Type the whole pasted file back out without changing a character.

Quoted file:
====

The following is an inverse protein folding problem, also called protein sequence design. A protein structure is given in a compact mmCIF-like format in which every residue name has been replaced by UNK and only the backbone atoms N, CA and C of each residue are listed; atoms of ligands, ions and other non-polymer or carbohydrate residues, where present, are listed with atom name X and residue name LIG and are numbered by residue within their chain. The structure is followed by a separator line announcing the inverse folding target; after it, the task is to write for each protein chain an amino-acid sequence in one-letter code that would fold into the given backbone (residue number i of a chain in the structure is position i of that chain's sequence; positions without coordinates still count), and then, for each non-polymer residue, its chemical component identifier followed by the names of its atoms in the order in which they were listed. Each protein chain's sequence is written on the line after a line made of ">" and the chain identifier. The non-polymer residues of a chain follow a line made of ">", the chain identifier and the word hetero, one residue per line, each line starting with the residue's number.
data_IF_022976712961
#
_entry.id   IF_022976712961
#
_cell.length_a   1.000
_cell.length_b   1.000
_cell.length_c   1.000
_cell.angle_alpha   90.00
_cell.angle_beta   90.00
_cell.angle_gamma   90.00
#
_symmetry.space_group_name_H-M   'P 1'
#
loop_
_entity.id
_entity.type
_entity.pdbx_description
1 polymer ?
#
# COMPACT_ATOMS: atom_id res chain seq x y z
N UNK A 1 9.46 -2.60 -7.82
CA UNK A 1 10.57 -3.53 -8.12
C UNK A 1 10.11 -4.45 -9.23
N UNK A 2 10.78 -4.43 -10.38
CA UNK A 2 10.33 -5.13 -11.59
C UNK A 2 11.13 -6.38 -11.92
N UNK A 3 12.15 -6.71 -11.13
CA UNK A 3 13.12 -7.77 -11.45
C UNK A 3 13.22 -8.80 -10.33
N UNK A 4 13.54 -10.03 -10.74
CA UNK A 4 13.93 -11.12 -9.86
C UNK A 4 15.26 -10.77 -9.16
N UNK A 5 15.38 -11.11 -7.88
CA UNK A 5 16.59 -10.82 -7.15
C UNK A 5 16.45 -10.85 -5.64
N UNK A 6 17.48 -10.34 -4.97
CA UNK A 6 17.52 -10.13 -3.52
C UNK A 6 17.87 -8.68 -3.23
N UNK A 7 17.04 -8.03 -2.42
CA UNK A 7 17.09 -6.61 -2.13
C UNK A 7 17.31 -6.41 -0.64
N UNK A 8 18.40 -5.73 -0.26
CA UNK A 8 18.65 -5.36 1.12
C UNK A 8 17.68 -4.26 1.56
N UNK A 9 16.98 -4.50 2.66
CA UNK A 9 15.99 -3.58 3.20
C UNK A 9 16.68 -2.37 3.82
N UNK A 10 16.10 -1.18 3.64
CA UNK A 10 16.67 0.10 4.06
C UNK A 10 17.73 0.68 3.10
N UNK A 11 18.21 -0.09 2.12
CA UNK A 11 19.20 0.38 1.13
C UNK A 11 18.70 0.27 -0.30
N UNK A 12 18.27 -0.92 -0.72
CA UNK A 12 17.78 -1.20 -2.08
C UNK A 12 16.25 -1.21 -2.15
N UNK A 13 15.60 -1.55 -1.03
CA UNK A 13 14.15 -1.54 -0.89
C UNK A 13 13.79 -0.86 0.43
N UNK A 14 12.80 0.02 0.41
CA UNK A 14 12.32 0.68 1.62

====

The following is an inverse protein folding problem, also called protein sequence design. A protein structure is given in a compact mmCIF-like format in which every residue name has been replaced by UNK and only the backbone atoms N, CA and C of each residue are listed; atoms of ligands, ions and other non-polymer or carbohydrate residues, where present, are listed with atom name X and residue name LIG and are numbered by residue within their chain. The structure is followed by a separator line announcing the inverse folding target; after it, the task is to write for each protein chain an amino-acid sequence in one-letter code that would fold into the given backbone (residue number i of a chain in the structure is position i of that chain's sequence; positions without coordinates still count), and then, for each non-polymer residue, its chemical component identifier followed by the names of its atoms in the order in which they were listed. Each protein chain's sequence is written on the line after a line made of ">" and the chain identifier. The non-polymer residues of a chain follow a line made of ">", the chain identifier and the word hetero, one residue per line, each line starting with the residue's number.
data_IF_022976712961
#
_entry.id   IF_022976712961
#
_cell.length_a   1.000
_cell.length_b   1.000
_cell.length_c   1.000
_cell.angle_alpha   90.00
_cell.angle_beta   90.00
_cell.angle_gamma   90.00
#
_symmetry.space_group_name_H-M   'P 1'
#
loop_
_entity.id
_entity.type
_entity.pdbx_description
1 polymer ?
#
# COMPACT_ATOMS: atom_id res chain seq x y z
N UNK A 1 9.46 -2.60 -7.82
CA UNK A 1 10.57 -3.53 -8.12
C UNK A 1 10.11 -4.45 -9.23
N UNK A 2 10.78 -4.43 -10.38
CA UNK A 2 10.33 -5.13 -11.59
C UNK A 2 11.13 -6.38 -11.92
N UNK A 3 12.15 -6.71 -11.13
CA UNK A 3 13.12 -7.77 -11.45
C UNK A 3 13.22 -8.80 -10.33
N UNK A 4 13.54 -10.03 -10.74
CA UNK A 4 13.93 -11.12 -9.86
C UNK A 4 15.26 -10.77 -9.16
N UNK A 5 15.38 -11.11 -7.88
CA UNK A 5 16.59 -10.82 -7.15
C UNK A 5 16.45 -10.85 -5.64
N UNK A 6 17.48 -10.34 -4.97
CA UNK A 6 17.52 -10.13 -3.52
C UNK A 6 17.87 -8.68 -3.23
N UNK A 7 17.04 -8.03 -2.42
CA UNK A 7 17.09 -6.61 -2.13
C UNK A 7 17.31 -6.41 -0.64
N UNK A 8 18.40 -5.73 -0.26
CA UNK A 8 18.65 -5.36 1.12
C UNK A 8 17.68 -4.26 1.56
N UNK A 9 16.98 -4.50 2.66
CA UNK A 9 15.99 -3.58 3.20
C UNK A 9 16.68 -2.37 3.82
N UNK A 10 16.10 -1.18 3.64
CA UNK A 10 16.67 0.10 4.06
C UNK A 10 17.73 0.68 3.10
N UNK A 11 18.21 -0.09 2.12
CA UNK A 11 19.20 0.38 1.13
C UNK A 11 18.70 0.27 -0.30
N UNK A 12 18.27 -0.92 -0.72
CA UNK A 12 17.78 -1.20 -2.08
C UNK A 12 16.25 -1.21 -2.15
N UNK A 13 15.60 -1.55 -1.03
CA UNK A 13 14.15 -1.54 -0.89
C UNK A 13 13.79 -0.86 0.43
N UNK A 14 12.80 0.02 0.41
CA UNK A 14 12.32 0.68 1.62